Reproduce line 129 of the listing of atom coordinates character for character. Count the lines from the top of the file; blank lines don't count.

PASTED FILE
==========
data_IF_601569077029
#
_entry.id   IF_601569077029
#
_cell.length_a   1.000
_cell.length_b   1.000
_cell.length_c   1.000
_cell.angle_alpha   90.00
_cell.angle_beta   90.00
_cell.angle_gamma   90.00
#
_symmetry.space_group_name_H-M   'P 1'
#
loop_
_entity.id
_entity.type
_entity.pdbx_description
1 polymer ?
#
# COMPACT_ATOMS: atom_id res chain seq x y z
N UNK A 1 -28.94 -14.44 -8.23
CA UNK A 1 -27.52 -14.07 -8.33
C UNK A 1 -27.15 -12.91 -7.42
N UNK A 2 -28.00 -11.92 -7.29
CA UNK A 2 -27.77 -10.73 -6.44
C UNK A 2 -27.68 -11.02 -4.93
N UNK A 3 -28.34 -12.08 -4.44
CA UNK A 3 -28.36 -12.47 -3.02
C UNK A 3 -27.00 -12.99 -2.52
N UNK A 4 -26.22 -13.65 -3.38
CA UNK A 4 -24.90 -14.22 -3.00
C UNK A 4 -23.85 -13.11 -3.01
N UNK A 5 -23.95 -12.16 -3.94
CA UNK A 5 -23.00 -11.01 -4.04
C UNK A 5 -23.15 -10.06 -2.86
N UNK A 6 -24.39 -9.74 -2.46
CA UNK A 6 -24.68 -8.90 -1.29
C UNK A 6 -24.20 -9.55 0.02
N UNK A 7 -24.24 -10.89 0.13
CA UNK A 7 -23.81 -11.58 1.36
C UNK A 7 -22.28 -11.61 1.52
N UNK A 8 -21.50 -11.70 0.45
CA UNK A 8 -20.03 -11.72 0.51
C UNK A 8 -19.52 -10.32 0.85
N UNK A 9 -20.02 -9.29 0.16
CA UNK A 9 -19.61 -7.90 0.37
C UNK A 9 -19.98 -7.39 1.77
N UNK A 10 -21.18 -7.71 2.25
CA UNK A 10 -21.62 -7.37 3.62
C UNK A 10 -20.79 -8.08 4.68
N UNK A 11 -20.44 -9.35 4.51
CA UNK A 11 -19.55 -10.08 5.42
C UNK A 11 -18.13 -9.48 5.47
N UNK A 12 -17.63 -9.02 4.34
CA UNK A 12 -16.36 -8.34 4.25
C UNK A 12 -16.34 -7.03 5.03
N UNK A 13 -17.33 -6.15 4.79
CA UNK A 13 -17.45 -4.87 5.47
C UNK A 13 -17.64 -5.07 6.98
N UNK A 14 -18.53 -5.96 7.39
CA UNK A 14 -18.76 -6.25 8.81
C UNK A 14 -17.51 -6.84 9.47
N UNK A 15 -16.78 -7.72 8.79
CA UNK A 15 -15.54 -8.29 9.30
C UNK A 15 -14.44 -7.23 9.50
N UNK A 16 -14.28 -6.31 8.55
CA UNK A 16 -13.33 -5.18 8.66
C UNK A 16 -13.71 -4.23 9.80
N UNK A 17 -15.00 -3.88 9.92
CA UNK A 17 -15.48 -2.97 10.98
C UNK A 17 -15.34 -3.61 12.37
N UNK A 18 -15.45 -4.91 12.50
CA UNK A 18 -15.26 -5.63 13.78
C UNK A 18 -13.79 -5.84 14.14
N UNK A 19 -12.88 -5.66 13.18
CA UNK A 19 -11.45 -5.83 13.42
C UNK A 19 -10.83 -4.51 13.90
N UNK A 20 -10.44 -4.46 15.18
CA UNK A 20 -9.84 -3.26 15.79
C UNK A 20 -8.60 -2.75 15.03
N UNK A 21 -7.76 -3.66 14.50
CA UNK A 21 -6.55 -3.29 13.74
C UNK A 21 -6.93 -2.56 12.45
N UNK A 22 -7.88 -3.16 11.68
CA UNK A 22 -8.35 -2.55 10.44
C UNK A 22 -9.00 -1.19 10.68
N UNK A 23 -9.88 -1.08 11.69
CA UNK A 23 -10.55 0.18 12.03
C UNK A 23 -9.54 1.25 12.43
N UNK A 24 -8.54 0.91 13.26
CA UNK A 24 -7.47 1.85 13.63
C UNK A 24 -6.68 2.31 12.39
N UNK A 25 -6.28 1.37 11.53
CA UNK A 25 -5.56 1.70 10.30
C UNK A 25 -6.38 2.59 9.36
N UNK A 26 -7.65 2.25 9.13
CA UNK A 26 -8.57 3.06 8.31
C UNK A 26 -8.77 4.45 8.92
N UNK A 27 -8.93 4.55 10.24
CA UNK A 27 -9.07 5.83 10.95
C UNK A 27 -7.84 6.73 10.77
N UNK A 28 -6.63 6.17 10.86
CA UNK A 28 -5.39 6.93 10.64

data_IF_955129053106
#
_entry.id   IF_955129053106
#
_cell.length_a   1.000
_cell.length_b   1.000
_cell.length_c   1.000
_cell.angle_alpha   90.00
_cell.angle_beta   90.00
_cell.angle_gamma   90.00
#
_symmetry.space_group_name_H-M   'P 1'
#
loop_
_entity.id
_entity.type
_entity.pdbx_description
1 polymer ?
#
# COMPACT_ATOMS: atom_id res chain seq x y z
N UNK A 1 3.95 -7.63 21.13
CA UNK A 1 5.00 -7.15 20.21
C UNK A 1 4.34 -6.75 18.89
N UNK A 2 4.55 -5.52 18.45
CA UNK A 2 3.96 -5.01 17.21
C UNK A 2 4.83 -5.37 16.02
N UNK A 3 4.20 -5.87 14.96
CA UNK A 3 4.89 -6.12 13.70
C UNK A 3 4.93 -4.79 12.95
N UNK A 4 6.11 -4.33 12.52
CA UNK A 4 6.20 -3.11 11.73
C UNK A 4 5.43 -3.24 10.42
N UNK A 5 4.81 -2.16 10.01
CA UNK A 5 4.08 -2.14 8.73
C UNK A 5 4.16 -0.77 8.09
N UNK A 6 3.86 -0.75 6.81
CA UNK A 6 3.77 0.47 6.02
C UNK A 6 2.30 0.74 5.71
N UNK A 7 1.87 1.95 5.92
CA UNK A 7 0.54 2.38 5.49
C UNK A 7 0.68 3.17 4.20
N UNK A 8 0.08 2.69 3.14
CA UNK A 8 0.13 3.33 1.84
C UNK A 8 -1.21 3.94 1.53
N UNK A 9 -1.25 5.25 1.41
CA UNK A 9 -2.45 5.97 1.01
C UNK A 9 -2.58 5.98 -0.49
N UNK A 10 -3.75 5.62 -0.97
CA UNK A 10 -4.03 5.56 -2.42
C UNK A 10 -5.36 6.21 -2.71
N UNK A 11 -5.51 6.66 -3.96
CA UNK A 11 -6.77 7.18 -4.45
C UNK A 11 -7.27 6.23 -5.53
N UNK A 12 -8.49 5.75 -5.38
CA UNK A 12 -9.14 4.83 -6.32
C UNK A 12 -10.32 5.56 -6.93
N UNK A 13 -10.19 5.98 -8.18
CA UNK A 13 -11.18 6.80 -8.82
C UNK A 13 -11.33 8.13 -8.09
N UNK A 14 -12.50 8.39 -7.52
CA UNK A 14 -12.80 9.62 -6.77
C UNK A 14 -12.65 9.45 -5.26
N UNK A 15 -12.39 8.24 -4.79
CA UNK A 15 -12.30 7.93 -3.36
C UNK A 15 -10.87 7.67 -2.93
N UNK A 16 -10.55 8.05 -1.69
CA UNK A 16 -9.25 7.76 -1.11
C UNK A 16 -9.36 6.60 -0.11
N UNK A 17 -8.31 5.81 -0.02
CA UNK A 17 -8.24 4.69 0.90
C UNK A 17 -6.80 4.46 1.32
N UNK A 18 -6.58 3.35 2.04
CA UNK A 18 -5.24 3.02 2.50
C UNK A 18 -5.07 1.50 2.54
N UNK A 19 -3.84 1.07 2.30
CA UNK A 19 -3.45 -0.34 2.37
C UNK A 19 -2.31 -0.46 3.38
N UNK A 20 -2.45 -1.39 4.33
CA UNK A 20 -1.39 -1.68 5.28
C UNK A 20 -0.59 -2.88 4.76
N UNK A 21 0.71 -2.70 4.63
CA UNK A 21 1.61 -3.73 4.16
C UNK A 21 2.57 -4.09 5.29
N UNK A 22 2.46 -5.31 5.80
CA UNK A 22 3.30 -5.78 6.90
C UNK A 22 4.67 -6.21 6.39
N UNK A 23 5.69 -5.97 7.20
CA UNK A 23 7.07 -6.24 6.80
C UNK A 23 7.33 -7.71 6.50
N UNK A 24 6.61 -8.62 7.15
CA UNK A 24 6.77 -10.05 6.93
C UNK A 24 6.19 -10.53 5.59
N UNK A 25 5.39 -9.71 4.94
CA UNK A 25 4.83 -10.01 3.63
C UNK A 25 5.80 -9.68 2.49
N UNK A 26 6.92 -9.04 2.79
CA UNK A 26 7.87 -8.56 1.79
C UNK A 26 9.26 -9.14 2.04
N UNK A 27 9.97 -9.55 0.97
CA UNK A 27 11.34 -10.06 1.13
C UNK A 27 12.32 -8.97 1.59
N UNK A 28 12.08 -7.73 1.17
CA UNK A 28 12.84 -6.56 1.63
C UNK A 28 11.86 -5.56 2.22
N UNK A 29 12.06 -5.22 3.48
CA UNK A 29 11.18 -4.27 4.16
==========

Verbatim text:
C UNK A 2 4.83 -5.37 16.02